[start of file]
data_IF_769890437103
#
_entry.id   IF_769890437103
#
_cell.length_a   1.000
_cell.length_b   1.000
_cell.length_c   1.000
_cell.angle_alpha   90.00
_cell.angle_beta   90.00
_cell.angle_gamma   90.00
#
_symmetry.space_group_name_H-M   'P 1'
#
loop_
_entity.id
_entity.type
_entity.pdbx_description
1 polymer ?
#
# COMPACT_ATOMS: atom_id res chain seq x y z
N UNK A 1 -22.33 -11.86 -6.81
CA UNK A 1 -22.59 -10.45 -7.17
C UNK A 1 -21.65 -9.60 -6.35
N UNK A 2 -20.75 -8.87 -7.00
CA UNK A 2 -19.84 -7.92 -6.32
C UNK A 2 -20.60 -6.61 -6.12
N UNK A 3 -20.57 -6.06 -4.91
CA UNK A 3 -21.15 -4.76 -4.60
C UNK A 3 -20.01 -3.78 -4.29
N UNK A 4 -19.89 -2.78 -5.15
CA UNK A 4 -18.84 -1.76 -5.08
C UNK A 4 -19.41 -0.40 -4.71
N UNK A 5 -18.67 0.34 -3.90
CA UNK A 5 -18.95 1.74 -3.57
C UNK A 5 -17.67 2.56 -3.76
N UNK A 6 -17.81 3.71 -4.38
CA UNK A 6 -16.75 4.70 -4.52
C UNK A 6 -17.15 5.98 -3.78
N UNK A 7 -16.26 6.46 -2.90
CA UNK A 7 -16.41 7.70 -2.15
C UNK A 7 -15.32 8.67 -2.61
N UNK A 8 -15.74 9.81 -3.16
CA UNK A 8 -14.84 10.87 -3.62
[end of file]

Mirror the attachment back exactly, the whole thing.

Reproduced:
data_IF_769890437103
#
_entry.id   IF_769890437103
#
_cell.length_a   1.000
_cell.length_b   1.000
_cell.length_c   1.000
_cell.angle_alpha   90.00
_cell.angle_beta   90.00
_cell.angle_gamma   90.00
#
_symmetry.space_group_name_H-M   'P 1'
#
loop_
_entity.id
_entity.type
_entity.pdbx_description
1 polymer ?
#
# COMPACT_ATOMS: atom_id res chain seq x y z
N UNK A 1 -22.33 -11.86 -6.81
CA UNK A 1 -22.59 -10.45 -7.17
C UNK A 1 -21.65 -9.60 -6.35
N UNK A 2 -20.75 -8.87 -7.00
CA UNK A 2 -19.84 -7.92 -6.32
C UNK A 2 -20.60 -6.61 -6.12
N UNK A 3 -20.57 -6.06 -4.91
CA UNK A 3 -21.15 -4.76 -4.60
C UNK A 3 -20.01 -3.78 -4.29
N UNK A 4 -19.89 -2.78 -5.15
CA UNK A 4 -18.84 -1.76 -5.08
C UNK A 4 -19.41 -0.40 -4.71
N UNK A 5 -18.67 0.34 -3.90
CA UNK A 5 -18.95 1.74 -3.57
C UNK A 5 -17.67 2.56 -3.76
N UNK A 6 -17.81 3.71 -4.38
CA UNK A 6 -16.75 4.70 -4.52
C UNK A 6 -17.15 5.98 -3.78
N UNK A 7 -16.26 6.46 -2.90
CA UNK A 7 -16.41 7.70 -2.15
C UNK A 7 -15.32 8.67 -2.61
N UNK A 8 -15.74 9.81 -3.16
CA UNK A 8 -14.84 10.87 -3.62